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17 January 2017 |
In an otherwise sombre start to the year Barack Obama's final speech has been a shining light. He celebrated what he saw as the successes of his administration without sneering at his political opponents. He spoke graciously and decently, and evoked hope for the future. Obama is right in insisting that empathy is the necessary starting point for reconstructing a broken economic framework. It enables a global perspective from which the good of individuals and groups is set within the flourishing of the whole community, and especially the most disadvantaged.
16 January 2017 |
Without any media fanfare, Foreign Minister Julie Bishop published a statement on 9 January 2017 announcing that Australia and Timor Leste had agreed to terminate the 2006 Treaty on Certain Maritime Arrangements in the Timor Sea. This news is more welcome to the Timorese government than to the Australian government. But the uncertainty created by this Timorese win might in time impact more adversely on Timor than on Australia. Only time will tell.
18 December 2016 |
A few years ago I woke up on Christmas morning to see a small, neatly wrapped gift under the tree. The size and shape were familiar and I was excited to see my name on the gift tag. I'd wanted a new phone all year ... one with one of those touch screens everyone else seemed to have. A few months later I could no longer feel pride for my phone, instead just guilt. I'd sat down and watched a documentary about how phones just like mine were manufactured.
15 December 2016 |
Assad's victory epitomises, in a sense, the reactionary tide prevailing just about everywhere in this, the Year of the Donald. The hopes raised during the Arab Spring have, it seems, been crushed, with the Syrian regime consolidating its grip over a nation it has oppressed for so long. Yet Aleppo also illustrates how little the Right's victories have actually settled. The Right's biggest asset is often the Left, with progressives seemingly determined to validate all the smears levelled against them.
11 December 2016 |
The British Prime Minister is many things. Depending on which side of the political spectrum you're on, she's either a trailblazing female politician set on reclaiming Britain's independent role in Europe, or just another callous, career orientated Conservative ill-suited to the challenges at hand. One quality she does appear to possess, however, is a degree of honesty, particularly when it comes to Britain's controversial take on human rights and foreign trade. Or does she?
08 December 2016 |
Trump's phone call with Tsai Ing-wen is to diplomacy what Happy Gilmore's slap shot was to the Pro Golf Tour. It defies all convention, is appallingly out of context, and should not even work, but it might just augur a new way of doing things. That conversation disrupted previous norms, some of which resulted from decades of delicate, often secret, negotiations. In the midst of the confected outrage it is worth considering the event within the context of contemporary US-China relations.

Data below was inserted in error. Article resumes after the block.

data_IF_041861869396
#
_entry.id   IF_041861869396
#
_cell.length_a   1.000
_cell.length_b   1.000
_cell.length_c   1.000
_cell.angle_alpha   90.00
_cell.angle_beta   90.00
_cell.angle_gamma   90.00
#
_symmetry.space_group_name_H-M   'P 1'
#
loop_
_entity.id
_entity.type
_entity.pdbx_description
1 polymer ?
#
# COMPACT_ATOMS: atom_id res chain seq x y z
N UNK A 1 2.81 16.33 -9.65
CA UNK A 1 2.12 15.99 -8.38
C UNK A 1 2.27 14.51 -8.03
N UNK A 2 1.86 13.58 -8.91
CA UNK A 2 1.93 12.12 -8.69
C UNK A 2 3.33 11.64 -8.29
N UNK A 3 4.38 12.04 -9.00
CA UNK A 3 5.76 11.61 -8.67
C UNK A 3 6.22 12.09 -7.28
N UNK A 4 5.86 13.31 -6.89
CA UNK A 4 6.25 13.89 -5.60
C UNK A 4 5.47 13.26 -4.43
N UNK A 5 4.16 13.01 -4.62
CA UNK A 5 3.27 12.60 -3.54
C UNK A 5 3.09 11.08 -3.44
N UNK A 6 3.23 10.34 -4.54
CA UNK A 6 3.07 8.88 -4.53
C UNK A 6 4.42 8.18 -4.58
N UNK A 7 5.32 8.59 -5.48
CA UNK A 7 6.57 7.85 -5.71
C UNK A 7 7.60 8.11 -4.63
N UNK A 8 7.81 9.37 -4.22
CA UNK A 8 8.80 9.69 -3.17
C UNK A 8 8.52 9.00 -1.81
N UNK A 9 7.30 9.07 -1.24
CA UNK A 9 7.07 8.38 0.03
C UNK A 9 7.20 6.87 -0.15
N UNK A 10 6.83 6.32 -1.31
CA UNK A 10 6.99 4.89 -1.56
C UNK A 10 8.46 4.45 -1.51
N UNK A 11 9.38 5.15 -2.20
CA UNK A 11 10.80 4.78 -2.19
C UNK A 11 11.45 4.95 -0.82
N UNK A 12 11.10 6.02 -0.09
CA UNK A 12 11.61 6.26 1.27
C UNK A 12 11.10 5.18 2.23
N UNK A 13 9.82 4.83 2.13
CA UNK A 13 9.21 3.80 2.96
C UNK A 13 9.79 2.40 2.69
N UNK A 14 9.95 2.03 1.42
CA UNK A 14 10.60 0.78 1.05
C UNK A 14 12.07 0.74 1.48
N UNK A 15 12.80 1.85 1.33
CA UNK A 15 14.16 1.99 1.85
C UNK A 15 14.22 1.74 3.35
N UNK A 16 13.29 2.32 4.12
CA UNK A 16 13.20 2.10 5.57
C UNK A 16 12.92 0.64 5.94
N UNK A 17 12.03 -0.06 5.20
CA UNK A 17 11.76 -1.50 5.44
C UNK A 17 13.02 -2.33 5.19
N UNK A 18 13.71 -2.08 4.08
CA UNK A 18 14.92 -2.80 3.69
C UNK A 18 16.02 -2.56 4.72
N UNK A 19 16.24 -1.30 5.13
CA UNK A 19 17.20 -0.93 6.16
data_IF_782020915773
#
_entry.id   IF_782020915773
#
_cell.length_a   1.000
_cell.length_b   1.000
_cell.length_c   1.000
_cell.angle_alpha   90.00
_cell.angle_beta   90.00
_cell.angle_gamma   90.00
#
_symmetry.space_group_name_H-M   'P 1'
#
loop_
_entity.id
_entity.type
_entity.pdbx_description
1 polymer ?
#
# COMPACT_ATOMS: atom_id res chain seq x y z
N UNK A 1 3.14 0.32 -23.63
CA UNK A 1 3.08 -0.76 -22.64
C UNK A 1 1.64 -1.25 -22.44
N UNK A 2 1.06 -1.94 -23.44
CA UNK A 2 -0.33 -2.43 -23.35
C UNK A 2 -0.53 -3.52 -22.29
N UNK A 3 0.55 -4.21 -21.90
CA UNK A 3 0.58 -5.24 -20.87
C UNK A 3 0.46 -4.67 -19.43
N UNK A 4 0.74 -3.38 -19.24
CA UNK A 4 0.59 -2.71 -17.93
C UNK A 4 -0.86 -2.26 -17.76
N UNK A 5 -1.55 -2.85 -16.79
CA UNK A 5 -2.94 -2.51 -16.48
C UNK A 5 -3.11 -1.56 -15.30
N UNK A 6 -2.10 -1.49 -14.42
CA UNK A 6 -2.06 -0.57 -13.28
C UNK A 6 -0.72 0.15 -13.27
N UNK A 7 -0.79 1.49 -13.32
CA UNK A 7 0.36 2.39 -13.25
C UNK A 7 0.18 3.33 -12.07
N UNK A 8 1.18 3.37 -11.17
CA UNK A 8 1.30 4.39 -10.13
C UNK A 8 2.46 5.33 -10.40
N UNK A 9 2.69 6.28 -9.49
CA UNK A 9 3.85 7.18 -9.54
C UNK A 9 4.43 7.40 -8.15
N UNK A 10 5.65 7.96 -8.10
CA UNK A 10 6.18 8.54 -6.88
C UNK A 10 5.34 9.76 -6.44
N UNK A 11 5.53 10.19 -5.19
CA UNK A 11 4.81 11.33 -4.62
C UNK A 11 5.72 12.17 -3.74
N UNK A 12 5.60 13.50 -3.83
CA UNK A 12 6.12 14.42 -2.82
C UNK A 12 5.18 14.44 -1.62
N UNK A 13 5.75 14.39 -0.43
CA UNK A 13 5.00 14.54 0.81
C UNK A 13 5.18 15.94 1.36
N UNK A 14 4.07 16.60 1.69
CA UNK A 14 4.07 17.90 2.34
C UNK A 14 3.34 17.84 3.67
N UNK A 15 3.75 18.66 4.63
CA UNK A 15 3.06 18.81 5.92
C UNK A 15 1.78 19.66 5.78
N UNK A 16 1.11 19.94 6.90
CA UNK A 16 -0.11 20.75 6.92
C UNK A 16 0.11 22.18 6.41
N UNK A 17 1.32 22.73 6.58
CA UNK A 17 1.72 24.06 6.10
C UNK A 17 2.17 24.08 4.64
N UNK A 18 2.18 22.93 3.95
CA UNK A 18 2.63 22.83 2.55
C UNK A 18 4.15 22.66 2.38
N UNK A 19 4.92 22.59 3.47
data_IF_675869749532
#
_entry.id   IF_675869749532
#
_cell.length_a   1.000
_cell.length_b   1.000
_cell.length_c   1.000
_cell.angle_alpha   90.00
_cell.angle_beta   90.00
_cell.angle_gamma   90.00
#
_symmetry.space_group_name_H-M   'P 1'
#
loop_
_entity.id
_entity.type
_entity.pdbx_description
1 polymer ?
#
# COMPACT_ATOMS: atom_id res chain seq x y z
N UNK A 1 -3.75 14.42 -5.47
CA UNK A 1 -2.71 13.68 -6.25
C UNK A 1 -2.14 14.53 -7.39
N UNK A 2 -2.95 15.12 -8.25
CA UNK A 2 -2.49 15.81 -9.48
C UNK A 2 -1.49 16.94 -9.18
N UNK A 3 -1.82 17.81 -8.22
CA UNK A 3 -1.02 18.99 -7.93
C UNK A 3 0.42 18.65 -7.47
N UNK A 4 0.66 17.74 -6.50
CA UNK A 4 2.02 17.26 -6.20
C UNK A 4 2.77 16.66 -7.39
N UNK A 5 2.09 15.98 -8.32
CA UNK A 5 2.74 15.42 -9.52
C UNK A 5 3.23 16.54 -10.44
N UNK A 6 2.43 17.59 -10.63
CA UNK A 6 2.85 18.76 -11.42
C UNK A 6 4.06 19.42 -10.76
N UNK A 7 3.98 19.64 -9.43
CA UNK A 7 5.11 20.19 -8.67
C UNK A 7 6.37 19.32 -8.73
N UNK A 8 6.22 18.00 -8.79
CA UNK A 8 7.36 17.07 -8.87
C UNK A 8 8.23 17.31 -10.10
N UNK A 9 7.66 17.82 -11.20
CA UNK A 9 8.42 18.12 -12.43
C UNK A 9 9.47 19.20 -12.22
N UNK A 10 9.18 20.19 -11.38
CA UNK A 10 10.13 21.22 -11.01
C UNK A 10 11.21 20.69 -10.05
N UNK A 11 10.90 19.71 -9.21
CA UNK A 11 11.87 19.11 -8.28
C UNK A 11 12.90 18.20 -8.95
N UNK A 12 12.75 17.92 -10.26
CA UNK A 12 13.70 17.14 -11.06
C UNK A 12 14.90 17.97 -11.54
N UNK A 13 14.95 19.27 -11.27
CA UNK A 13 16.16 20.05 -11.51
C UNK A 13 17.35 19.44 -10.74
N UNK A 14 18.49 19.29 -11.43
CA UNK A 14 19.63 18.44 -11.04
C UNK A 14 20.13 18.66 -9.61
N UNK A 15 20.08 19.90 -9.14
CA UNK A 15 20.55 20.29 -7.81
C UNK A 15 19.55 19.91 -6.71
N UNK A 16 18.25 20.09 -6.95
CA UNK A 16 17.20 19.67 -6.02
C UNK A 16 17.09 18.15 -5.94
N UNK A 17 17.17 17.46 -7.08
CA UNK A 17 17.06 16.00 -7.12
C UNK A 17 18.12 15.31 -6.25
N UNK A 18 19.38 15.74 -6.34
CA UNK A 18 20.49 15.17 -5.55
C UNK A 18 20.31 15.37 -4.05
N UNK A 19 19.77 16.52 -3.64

07 December 2016 |
It is hard to overstate the sort of things that become permissible when the dominant political culture appeals to our darker nature. Take the cascade of brutality in the Philippines, or the stream of hateful incidents in the US. In Australia, white supremacist groups staged 'victory rallies' after the US election, and posters appeared last weekend at Melbourne University telling 'dunecoons, shitskins, niggers, chinks' to get out. This permissiveness isn't just about Trump, though he is a catalyst.
28 November 2016 |
I spent some summers in the border camps around the same time as Healy. This was life-changing: it made me subsequently look at policies from the perspective of those affected by them. But on reading these stories told by from the perspective of the Khmer people I recognised how much of their life I had not noticed. This gap between perception and reality may be pertinent to reflection on how we are to respond to the startling recent shifts in our world and to the brutality that runs through them.
28 November 2016 |
Someone I read in high school, so probably Shakespeare, once said 'The past is a foreign country, they do things differently there.' Well, whoever it was clearly hadn't been to Stratford-upon-Avon (so maybe not Shakespeare then). Here, you truly can visit the past, without a passport. As one peruses the shops, houses, supermarkets and ATMs, one cannot help but speculate as to the links between Shakespeare's works and what must have been the commonplaces of his everyday life.
23 November 2016 |
Technicalities seldom withstand moral grievance. So it is with Philippine president Rodrigo Duterte's justification for allowing the remains of a reviled dictator to be buried at Libingan ng mga Bayani - the Heroes' Cemetery. Young Filipinos, observing recent political disorder, had begun wondering whether Marcos was really that bad. But the disgusted response of millenials and others to the sneaky burial suggests that the pushback against historical revisionism is paying off.
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